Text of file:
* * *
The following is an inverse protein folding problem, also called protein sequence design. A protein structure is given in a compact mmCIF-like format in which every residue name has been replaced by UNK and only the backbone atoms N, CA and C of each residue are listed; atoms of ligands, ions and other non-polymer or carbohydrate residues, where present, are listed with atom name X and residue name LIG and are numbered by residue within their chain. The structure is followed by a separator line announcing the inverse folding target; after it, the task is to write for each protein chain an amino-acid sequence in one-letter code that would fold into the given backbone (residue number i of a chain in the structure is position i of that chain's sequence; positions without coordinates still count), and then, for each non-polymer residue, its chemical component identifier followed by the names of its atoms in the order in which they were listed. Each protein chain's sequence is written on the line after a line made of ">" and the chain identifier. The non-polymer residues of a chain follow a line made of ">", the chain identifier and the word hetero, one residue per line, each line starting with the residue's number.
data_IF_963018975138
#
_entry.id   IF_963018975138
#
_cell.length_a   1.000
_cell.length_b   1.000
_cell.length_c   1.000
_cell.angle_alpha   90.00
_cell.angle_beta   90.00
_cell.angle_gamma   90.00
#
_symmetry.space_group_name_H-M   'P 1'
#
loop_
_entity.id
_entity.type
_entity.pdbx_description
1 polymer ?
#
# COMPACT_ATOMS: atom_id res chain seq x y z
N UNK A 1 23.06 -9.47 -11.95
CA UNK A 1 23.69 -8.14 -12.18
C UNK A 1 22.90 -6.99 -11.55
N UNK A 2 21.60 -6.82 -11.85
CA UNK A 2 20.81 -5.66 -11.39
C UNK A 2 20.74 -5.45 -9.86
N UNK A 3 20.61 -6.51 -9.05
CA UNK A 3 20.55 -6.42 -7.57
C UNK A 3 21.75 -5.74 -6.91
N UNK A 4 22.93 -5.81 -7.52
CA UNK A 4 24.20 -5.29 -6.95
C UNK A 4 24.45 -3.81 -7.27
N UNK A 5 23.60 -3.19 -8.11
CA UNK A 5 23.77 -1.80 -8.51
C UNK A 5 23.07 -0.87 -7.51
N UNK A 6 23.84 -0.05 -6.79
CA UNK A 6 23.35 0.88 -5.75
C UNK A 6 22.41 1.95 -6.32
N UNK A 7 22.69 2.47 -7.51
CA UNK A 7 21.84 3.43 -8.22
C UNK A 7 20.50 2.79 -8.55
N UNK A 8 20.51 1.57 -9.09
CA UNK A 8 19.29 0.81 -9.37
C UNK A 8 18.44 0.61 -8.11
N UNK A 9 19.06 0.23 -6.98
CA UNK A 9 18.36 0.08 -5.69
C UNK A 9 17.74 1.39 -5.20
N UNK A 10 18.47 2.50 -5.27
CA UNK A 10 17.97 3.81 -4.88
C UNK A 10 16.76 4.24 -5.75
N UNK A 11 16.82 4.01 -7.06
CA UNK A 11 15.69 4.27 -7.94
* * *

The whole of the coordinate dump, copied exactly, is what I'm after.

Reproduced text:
The following is an inverse protein folding problem, also called protein sequence design. A protein structure is given in a compact mmCIF-like format in which every residue name has been replaced by UNK and only the backbone atoms N, CA and C of each residue are listed; atoms of ligands, ions and other non-polymer or carbohydrate residues, where present, are listed with atom name X and residue name LIG and are numbered by residue within their chain. The structure is followed by a separator line announcing the inverse folding target; after it, the task is to write for each protein chain an amino-acid sequence in one-letter code that would fold into the given backbone (residue number i of a chain in the structure is position i of that chain's sequence; positions without coordinates still count), and then, for each non-polymer residue, its chemical component identifier followed by the names of its atoms in the order in which they were listed. Each protein chain's sequence is written on the line after a line made of ">" and the chain identifier. The non-polymer residues of a chain follow a line made of ">", the chain identifier and the word hetero, one residue per line, each line starting with the residue's number.
data_IF_963018975138
#
_entry.id   IF_963018975138
#
_cell.length_a   1.000
_cell.length_b   1.000
_cell.length_c   1.000
_cell.angle_alpha   90.00
_cell.angle_beta   90.00
_cell.angle_gamma   90.00
#
_symmetry.space_group_name_H-M   'P 1'
#
loop_
_entity.id
_entity.type
_entity.pdbx_description
1 polymer ?
#
# COMPACT_ATOMS: atom_id res chain seq x y z
N UNK A 1 23.06 -9.47 -11.95
CA UNK A 1 23.69 -8.14 -12.18
C UNK A 1 22.90 -6.99 -11.55
N UNK A 2 21.60 -6.82 -11.85
CA UNK A 2 20.81 -5.66 -11.39
C UNK A 2 20.74 -5.45 -9.86
N UNK A 3 20.61 -6.51 -9.05
CA UNK A 3 20.55 -6.42 -7.57
C UNK A 3 21.75 -5.74 -6.91
N UNK A 4 22.93 -5.81 -7.52
CA UNK A 4 24.20 -5.29 -6.95
C UNK A 4 24.45 -3.81 -7.27
N UNK A 5 23.60 -3.19 -8.11
CA UNK A 5 23.77 -1.80 -8.51
C UNK A 5 23.07 -0.87 -7.51
N UNK A 6 23.84 -0.05 -6.79
CA UNK A 6 23.35 0.88 -5.75
C UNK A 6 22.41 1.95 -6.32
N UNK A 7 22.69 2.47 -7.51
CA UNK A 7 21.84 3.43 -8.22
C UNK A 7 20.50 2.79 -8.55
N UNK A 8 20.51 1.57 -9.09
CA UNK A 8 19.29 0.81 -9.37
C UNK A 8 18.44 0.61 -8.11
N UNK A 9 19.06 0.23 -6.98
CA UNK A 9 18.36 0.08 -5.69
C UNK A 9 17.74 1.39 -5.20
N UNK A 10 18.47 2.50 -5.27
CA UNK A 10 17.97 3.81 -4.88
C UNK A 10 16.76 4.24 -5.75
N UNK A 11 16.82 4.01 -7.06
CA UNK A 11 15.69 4.27 -7.94